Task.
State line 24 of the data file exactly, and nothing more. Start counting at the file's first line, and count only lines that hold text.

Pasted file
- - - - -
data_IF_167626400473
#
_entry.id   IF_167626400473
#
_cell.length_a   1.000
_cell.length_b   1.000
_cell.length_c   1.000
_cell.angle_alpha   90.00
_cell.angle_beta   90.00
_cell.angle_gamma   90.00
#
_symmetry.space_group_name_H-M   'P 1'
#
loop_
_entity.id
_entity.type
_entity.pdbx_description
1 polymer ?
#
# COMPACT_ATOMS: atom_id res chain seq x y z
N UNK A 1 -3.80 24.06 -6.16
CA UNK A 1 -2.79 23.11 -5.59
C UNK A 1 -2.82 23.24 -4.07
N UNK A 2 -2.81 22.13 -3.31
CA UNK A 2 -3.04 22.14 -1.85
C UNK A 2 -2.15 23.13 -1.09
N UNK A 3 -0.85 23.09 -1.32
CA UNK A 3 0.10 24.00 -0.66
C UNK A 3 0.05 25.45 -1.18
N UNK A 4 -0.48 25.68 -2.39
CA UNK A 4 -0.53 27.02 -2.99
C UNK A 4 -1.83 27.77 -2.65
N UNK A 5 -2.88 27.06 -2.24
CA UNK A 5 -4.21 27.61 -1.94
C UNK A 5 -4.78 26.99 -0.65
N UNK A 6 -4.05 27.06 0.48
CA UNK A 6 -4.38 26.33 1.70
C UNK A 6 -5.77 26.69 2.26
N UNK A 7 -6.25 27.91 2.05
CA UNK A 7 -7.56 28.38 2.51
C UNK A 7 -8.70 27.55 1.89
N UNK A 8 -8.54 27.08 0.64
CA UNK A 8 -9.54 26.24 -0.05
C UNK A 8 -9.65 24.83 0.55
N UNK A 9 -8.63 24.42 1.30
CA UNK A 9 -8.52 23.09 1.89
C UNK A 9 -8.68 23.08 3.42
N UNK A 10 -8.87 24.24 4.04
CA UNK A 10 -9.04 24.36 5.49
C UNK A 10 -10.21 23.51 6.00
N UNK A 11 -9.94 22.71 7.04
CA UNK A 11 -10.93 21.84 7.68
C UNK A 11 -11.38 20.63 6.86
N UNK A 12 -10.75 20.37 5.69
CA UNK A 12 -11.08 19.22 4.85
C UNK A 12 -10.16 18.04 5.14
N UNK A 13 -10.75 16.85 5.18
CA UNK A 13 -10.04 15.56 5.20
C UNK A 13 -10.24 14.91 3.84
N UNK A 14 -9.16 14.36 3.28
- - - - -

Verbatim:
N UNK A 2 -2.81 22.13 -3.31